What you have is pretty good, @aced. Most interesting 8x8 pattern BTW. May I borrow that for future carts, please ? I can see that developing all kinds of interesting floor patterns.

Now how would you write the code for reading from the sprite-table to the custom character set ?

P#119049 2022-10-13 17:12 ( Edited 2022-10-13 17:24)

Thanks @dw817! Really grateful for the positivity :-)
All the patterns at 8x8.me are public domain / CC0 - free to use.

The idea (for all platforms) is that either the code snippets can be copied & pasted and have minimal impact on the user's existing code, or, the whole file can be import-ed and used as a library resource.

I've struggled the most with the PICO-8 platform, to separate (1) storing the bitmap data and (2) blitting the data (which the user should be free to decide). Currently the two are conflated, which is why it doesn't feel 'good' to me...

Re. writing the custom characters ~
To manage hundreds of images, the code will be automagically generated with a bash script.
It's just a question of deciding on the format that will be most useful to the community...

P#119052 2022-10-13 17:27

Oh how interesting, @aced ! Thanks for sharing the link. That should actually help a lot of artists and programmers.

I was also looking at your code and am a bit confused as to the "X" you have in the poke-set, which converts to 120:


Converts to: poke(0x5600,8,120,8,0,0)

What is the 120 for ? According to Pico-8 documentation that is the width for characters 128 and above ?

Looking at your bash script. Oy, I hope it's not that complex. Let me think, to convert a sprite to a custom character would be:

Cart #yokefafite-0 | 2022-10-13 | Code ▽ | Embed ▽ | No License

Please see code to where conversion takes place.

P#119056 2022-10-13 17:54 ( Edited 2022-10-13 17:59)

The x in ?"\^!5600⁸x⁸\0\0" is just a 1char padding as the value will never be used; it can be anything that minimises the total number of characters.

P#119063 2022-10-13 19:06

Thanks @merwok and @dw817 for feedback.
I have explored separating how the bitmap data is stored (as a table) and the blitting function.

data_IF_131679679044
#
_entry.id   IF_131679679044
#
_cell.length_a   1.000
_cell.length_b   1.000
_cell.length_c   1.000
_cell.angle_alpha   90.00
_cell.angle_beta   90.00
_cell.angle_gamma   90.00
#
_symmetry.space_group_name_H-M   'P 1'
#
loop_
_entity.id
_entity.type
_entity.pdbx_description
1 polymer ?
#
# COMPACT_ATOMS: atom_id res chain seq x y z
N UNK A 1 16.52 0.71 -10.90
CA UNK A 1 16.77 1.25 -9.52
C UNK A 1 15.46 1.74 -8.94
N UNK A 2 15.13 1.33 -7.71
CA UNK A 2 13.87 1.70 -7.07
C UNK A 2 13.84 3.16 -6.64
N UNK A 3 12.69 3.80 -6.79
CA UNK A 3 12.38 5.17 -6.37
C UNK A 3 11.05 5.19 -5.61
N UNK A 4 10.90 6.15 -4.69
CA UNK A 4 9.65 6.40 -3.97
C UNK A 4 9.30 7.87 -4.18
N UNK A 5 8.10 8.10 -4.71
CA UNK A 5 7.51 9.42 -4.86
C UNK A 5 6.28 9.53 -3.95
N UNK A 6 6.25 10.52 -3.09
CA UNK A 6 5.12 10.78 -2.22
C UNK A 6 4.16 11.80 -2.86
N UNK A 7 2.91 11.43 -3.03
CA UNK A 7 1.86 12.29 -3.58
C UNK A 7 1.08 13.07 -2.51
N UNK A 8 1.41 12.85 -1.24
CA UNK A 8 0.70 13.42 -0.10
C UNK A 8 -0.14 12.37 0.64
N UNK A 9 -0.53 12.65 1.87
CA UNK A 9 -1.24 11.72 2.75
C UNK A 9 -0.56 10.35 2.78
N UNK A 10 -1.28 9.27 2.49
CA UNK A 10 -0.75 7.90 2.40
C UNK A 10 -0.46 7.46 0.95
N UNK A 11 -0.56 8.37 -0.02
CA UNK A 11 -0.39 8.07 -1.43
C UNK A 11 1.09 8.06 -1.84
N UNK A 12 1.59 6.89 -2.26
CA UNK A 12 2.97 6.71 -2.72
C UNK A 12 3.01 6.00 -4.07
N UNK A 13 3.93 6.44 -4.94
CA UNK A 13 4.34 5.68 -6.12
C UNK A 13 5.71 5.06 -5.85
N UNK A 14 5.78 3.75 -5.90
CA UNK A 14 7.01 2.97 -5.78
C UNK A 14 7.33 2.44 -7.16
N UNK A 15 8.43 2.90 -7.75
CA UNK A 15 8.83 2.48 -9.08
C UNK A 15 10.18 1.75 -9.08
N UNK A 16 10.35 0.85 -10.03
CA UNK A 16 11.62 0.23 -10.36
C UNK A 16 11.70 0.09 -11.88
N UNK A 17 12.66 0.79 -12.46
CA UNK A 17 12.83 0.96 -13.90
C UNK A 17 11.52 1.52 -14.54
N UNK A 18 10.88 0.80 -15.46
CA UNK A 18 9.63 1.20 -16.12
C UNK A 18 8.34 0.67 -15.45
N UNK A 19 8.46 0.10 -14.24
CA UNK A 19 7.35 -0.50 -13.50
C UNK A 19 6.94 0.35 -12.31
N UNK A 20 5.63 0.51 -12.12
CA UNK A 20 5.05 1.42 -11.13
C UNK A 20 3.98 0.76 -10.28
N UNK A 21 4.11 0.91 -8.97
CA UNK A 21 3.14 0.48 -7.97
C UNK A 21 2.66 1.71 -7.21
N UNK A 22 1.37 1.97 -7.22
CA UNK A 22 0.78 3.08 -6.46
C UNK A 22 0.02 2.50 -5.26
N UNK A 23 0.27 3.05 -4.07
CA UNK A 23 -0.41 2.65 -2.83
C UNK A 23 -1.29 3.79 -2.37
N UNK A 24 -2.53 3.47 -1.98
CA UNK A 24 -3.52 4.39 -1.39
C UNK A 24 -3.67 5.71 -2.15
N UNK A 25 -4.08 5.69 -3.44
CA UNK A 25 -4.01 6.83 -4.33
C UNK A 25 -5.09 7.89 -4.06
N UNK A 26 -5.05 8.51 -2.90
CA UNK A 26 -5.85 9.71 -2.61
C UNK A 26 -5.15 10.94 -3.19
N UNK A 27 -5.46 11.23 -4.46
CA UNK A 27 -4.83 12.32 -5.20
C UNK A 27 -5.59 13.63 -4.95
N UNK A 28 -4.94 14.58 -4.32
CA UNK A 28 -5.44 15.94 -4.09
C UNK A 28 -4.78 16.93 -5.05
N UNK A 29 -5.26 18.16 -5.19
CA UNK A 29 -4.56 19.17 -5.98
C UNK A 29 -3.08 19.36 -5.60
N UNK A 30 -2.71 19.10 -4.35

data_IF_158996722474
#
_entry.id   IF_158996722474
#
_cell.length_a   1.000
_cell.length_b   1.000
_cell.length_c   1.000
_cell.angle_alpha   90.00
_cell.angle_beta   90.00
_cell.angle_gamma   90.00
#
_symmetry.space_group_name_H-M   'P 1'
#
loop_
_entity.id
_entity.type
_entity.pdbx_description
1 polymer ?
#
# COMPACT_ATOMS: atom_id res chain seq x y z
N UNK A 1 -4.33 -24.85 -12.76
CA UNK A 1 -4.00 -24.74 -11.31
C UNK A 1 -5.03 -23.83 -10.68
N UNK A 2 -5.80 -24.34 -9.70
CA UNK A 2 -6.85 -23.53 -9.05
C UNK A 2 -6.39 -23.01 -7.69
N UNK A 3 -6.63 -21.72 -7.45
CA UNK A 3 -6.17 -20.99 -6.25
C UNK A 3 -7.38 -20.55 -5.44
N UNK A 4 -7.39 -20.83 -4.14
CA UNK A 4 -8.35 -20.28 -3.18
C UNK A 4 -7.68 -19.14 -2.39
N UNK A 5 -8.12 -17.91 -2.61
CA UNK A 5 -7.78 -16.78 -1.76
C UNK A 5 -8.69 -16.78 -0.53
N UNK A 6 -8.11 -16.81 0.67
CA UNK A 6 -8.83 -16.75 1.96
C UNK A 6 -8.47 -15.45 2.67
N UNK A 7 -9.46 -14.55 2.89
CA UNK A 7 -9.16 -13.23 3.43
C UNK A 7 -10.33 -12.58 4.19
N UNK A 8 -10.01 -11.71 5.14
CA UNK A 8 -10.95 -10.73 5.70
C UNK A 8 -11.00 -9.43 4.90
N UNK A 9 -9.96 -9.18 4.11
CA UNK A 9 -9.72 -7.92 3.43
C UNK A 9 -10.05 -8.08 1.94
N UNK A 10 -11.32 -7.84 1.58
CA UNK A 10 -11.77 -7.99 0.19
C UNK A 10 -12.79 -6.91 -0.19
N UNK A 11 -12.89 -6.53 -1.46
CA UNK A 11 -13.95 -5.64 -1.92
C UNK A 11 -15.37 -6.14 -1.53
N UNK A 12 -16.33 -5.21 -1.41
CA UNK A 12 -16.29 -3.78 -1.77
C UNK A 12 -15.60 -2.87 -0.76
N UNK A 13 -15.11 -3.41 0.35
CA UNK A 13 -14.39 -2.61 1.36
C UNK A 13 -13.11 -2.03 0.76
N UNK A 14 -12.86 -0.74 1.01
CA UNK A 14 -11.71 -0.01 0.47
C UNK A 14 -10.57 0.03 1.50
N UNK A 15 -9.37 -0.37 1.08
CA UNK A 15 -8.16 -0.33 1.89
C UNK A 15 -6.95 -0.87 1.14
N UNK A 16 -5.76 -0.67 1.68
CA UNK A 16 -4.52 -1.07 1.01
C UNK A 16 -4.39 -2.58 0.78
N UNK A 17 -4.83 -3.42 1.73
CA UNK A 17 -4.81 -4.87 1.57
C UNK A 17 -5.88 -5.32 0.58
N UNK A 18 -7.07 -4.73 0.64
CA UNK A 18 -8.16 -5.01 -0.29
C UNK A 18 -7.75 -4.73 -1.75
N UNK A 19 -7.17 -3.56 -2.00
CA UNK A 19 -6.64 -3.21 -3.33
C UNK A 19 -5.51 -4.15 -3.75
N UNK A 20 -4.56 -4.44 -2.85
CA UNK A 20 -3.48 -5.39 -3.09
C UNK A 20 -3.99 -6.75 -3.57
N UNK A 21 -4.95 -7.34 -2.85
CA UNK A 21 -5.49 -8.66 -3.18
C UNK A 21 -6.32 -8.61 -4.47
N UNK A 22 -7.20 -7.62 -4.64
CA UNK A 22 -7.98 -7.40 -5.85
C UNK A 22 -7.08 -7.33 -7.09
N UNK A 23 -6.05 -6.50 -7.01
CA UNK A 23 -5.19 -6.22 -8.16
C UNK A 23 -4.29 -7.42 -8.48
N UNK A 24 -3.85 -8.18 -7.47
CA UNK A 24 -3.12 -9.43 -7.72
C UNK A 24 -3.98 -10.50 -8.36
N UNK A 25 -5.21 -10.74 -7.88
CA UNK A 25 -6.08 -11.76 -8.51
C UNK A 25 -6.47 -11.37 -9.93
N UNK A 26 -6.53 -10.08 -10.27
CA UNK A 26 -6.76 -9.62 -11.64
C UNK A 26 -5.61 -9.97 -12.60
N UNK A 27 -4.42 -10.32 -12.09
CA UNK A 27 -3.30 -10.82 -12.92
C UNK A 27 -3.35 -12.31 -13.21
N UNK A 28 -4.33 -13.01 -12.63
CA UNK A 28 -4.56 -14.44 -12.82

This allows the user flexibility in how it's rendered, e.g. (1) to a custom font or (2) to the sprite sheet

confetti = {

-- blit option (1) to custom font, character 97 'a'
poke(0x5600+(8* 97), unpack(confetti))

-- blit option (2) to Sprite 0
for row=1,8 do
 for i=0,7,2 do
  x= confetti[row]>>i

While I prefer the spirit of keeping the data and rendering functions separate... it does result in an excess of code.
It seems brevity is the overriding philosophy of the PICO-8 platform. My original approach, using the built-in font rendering and writing to the sprite sheet, uses less characters and tokens. I don't think I could improve on that...
Unless method (2) be written in ~half the tokens...!?

P#119076 2022-10-13 23:32

I have pushed a 'draft' code sample: here.

Here's an example filling the sprite sheet (0 - 15) with the Bayer dither patterns -

#include dither.p8.lua
print"⁶c0ᵉabcdefghijklmnop"for i=0,7do memcpy(i*64,24576+i*64,64)end cstore()

I still welcome all feedback on coding style and approach.
Many thanks,

P#119151 2022-10-15 16:15

@merwok - just for you- I've added the ability to generate sprite sheets.

import dither.png

Is this what you had in mind...?
Obviously it will overwrite the first 32 sprites you may have created... :-/

P#119203 2022-10-17 01:01

oh I was just replying to your initial question by asking about storing the data in spritesheet instead of using font, I don’t need dither patterns as sprites myself. like you said the information density is different between sprites and font data, unless you use a technique to use all the bits (like https://8bit-caaz.tumblr.com/post/171458093376/layering-sprite-data)

P#119204 2022-10-17 01:44

[Please log in to post a comment]